Faithfully keeping track of black culture; Eva Slezak: For 19 0) years, Pratt librarian has expanded the library's collection of works by black authors and playwrights while building her own wealth of knowledge of the city's African-American community.
Other people say it can't be found. Eva Slezak says let's try. And that's how it's been for the 19 years that Ms. Slezak has been collecting books, stories and facts about African-Americans.
The librarian in charge of the African-American collection at the Enoch Pratt Free Library, Ms. Slezak, 49, has a reputation in the city's churches, neighborhoods, schools and universities as a genealogist of black family life as well as for being a connoisseur of black artists, poets and dramatists.
She built the library's national collection by word-of-mouth, by happenstance and by dedication. Because few big publishers are interested in plays and poems by black authors, she $H collected them from the authors themselves. Or she heard of works from friends, small presses, or in the self-publishing underground. Sometimes she'd be riding the bus to work and see people handing out leaflets trying to sell books of poetry.
Students, teachers, and people who want to settle family history questions seek her out daily. People also take their books and stories to her. She knows who's related to whom or about black enclaves inside what everybody thinks are solidly white neighborhoods.
"People know where I live. Sometimes I come home and I find these plastic bags [full of family memorabilia] hanging on my doorknob," she says.
Initially, Ms. Slezak helped organize materials already in the library -- books spread throughout the Pratt -- and set up files to collect articles, biographies, obituaries, and records of career advancements about black residents. The book collection now totals more than 7,000 volumes. It began with 500 titles, mostly from the 1800s and 1900s, with an occasional older item such as Benjamin Banneker's almanac. The literature collection is built on a set of first editions, some of them signed, by now-famous authors such as poet Langston Hughes.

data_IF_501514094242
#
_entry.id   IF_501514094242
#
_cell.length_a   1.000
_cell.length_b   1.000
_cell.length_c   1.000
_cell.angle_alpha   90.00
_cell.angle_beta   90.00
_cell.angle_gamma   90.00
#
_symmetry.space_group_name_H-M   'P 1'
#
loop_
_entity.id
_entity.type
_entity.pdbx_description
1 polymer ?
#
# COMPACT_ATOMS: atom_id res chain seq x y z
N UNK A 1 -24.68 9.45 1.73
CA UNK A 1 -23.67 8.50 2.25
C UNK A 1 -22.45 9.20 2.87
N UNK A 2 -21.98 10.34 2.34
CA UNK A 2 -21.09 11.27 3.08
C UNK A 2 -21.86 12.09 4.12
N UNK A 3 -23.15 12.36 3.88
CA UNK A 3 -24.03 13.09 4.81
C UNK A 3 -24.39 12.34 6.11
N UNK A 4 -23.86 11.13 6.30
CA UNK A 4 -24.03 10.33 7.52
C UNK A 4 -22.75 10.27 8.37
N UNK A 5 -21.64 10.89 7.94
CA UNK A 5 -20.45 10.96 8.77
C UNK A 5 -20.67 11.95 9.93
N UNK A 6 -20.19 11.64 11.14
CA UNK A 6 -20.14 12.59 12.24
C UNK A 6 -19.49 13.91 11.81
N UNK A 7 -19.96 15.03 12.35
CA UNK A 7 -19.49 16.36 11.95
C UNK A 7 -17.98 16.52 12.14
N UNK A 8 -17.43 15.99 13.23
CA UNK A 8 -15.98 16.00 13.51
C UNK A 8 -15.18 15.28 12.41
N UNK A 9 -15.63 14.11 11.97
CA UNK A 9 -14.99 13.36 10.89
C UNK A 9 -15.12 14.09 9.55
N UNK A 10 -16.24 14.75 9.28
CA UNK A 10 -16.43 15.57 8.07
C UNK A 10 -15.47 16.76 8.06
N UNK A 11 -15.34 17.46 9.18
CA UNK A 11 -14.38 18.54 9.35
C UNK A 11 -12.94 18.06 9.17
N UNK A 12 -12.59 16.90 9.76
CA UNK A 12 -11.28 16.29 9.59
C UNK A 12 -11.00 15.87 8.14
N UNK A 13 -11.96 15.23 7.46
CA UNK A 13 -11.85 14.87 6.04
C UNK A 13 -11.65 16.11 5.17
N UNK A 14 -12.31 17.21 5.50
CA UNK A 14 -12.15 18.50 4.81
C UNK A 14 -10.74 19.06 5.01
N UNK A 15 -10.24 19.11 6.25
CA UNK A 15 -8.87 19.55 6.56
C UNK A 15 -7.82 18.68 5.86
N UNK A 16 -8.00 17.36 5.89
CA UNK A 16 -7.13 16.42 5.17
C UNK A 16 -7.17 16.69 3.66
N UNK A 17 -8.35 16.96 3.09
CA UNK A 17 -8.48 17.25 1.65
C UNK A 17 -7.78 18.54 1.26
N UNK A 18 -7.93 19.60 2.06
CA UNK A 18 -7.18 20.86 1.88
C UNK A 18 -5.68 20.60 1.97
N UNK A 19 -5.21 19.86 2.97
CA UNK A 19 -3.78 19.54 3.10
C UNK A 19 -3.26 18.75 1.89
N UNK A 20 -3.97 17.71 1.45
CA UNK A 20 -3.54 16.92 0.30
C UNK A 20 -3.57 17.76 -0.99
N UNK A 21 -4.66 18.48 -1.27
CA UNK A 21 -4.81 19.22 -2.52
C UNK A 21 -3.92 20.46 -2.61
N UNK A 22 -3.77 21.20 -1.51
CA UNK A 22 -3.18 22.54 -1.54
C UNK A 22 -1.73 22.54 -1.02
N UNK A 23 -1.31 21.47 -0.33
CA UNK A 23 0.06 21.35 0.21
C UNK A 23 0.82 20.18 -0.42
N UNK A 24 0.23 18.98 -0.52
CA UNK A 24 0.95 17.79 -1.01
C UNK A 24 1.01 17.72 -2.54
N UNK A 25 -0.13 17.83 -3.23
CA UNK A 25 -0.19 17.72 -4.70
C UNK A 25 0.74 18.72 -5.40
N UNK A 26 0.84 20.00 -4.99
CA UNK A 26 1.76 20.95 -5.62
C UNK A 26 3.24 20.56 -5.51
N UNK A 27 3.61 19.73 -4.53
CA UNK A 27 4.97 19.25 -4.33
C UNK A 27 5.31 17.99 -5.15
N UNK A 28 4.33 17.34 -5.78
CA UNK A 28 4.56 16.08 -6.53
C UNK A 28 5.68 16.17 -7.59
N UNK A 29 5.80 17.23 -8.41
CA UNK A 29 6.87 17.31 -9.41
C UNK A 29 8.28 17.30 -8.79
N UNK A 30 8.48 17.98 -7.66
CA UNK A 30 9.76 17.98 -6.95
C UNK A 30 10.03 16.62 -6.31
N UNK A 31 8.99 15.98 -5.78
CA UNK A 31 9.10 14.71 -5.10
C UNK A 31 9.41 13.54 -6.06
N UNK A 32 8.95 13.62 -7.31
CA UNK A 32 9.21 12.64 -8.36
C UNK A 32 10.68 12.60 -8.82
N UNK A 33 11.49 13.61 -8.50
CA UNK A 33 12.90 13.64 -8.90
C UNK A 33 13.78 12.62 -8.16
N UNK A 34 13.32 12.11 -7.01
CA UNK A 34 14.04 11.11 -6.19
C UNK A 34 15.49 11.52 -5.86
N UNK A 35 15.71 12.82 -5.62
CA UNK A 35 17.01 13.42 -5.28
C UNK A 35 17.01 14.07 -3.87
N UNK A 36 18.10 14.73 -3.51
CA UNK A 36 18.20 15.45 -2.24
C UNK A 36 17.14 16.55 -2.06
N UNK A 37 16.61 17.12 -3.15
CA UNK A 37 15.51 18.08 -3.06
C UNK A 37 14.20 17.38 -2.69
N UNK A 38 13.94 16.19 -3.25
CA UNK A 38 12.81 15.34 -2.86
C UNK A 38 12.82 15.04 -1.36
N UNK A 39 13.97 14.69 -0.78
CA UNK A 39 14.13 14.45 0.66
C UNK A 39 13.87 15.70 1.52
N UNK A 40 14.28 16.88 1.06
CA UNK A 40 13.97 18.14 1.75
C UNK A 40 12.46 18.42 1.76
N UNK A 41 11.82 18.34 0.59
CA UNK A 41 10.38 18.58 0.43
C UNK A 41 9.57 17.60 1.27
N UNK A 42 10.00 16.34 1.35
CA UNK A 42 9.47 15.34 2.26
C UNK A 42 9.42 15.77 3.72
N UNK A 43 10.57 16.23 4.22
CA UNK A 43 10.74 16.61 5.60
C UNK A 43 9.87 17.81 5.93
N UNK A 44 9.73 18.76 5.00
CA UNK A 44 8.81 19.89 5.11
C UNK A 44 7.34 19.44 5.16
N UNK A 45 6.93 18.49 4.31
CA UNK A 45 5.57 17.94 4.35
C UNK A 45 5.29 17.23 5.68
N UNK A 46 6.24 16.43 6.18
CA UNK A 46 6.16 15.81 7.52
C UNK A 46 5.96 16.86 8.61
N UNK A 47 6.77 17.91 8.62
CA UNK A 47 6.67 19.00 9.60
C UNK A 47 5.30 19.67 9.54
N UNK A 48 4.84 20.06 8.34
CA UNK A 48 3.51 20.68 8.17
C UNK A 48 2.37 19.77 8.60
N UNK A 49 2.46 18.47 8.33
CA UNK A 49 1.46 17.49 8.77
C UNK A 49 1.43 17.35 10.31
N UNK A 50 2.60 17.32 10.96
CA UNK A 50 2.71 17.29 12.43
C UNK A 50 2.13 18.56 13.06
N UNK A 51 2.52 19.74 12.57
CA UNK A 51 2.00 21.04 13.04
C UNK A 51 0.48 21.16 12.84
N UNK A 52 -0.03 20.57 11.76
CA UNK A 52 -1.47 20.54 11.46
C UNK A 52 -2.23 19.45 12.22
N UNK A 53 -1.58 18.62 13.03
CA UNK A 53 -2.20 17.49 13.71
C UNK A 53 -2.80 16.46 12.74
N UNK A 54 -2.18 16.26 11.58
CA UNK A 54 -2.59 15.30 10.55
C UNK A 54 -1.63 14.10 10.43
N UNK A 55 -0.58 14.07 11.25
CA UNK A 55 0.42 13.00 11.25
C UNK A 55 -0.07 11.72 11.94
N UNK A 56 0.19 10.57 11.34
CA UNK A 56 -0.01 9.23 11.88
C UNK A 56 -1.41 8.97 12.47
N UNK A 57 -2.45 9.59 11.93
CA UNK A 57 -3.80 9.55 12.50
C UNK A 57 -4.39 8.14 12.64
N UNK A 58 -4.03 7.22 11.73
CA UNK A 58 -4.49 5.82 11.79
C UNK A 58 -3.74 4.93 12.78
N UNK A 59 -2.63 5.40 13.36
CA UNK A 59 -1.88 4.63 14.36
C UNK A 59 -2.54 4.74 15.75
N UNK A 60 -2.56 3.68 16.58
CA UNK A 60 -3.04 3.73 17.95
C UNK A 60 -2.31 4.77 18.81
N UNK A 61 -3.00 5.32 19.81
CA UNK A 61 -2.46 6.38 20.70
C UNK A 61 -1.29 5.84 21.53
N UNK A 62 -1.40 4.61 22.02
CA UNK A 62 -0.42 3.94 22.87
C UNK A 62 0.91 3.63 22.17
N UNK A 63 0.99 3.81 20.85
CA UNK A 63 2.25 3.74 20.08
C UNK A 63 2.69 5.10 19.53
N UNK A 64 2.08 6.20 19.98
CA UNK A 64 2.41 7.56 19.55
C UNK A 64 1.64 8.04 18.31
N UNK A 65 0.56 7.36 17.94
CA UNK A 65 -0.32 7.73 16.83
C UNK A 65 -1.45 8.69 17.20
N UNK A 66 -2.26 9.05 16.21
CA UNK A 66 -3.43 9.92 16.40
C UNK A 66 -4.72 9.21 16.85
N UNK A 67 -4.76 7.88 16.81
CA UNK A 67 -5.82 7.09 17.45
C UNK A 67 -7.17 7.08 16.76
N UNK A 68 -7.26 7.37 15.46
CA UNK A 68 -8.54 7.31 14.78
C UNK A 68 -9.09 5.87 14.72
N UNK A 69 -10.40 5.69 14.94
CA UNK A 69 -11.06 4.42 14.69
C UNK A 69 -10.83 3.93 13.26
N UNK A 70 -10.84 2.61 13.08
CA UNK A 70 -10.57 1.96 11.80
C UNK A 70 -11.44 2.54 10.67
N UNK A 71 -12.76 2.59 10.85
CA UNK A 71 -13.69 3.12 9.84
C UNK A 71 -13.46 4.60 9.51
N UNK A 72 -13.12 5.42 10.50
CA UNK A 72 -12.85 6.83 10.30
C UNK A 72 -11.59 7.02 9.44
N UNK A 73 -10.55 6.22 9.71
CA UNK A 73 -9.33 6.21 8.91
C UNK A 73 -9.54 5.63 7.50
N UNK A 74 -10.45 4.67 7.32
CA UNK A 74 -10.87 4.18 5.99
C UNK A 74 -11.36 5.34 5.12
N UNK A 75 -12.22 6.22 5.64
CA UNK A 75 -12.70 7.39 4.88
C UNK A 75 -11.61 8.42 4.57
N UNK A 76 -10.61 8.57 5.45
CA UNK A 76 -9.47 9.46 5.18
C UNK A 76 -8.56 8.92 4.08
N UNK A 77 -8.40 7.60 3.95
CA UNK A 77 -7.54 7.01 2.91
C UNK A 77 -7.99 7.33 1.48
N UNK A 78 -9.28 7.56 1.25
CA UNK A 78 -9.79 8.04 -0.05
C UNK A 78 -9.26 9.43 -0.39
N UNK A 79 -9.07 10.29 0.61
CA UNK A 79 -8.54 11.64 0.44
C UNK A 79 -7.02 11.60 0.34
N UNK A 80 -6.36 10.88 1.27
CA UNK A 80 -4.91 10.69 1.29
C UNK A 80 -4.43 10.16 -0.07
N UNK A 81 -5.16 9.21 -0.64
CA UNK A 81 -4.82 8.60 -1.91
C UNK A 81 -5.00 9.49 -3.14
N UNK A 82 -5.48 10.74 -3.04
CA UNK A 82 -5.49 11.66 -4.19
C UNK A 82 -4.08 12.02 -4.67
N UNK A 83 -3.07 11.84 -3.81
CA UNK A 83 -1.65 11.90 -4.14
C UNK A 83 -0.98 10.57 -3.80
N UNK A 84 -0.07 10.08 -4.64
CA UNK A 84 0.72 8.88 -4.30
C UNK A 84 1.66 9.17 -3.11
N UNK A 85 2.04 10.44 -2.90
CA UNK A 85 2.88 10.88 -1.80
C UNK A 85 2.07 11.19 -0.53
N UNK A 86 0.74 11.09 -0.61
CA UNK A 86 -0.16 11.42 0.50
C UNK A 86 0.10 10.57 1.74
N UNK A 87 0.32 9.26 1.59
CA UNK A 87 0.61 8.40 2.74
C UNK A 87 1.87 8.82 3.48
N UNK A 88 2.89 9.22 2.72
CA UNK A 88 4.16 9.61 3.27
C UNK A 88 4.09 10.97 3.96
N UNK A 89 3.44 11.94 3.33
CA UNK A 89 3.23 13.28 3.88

"I've always enjoyed history. That's what makes it so fascinating," she says.
When she is not researching African-American culture, Ms. Slezak, who was born in Prague, the capital of what is now the Czech Republic, edits a nationally circulated newsletter on cultural and historical events for people interested in her own Czech-Slovak community.
@ As a carver of carousel horses, Florence McDermott spends her days crafting manes and tails, flaring nostrils and reviving the simple exhilarations of childhood.
Her East Baltimore stable now includes Neptune, Donovan, Kate and Shannon -- horses that range in size from 24- to 63 inches and in price from $2,000 to $10,000.
Made of the traditional basswood -- except for Donovan, who is poplar -- each horse stands on a base and has a traditional carousel pole.
They are a fancy-prancy group with well-muscled forelegs. They also sport major trappings: Neptune, for instance, is decorated with a carved mermaid, sea horse and dolphins. Each horse wears custom-made iron shoes. And they all face right: In Europe, carnival horses proceed clockwise. American horses go the other way.
"These horses are 'outside row standers,' " Mrs. McDermott explains. "They were the ones which had the most detailed carvings. The 'romance' side of the horse, which had all the special carving, was the side that faced the public. The carvers ++ called the other side, which had less detail, 'the money side' because it's where they made their money."
A watercolor artist who has won national awards for her realistic work, Mrs. McDermott began carving horses two years ago after she became captivated by the antique carousel in Glen Echo Park in Montgomery County.
Because she could find no local carvers, the 46-year-old artist bought herself a how-to book, a band saw, a jointer, some planers and went to work. The first horse, she reckons, took some 400 hours. As her horses grew in size, McDermott's Majestic Steeds moved from her rowhouse in Upper Fells Point to its spacious home in Canton's Harbor Enterprise Center.
And her watercolors?
"I haven't thought about painting," she admits. "This is a passion."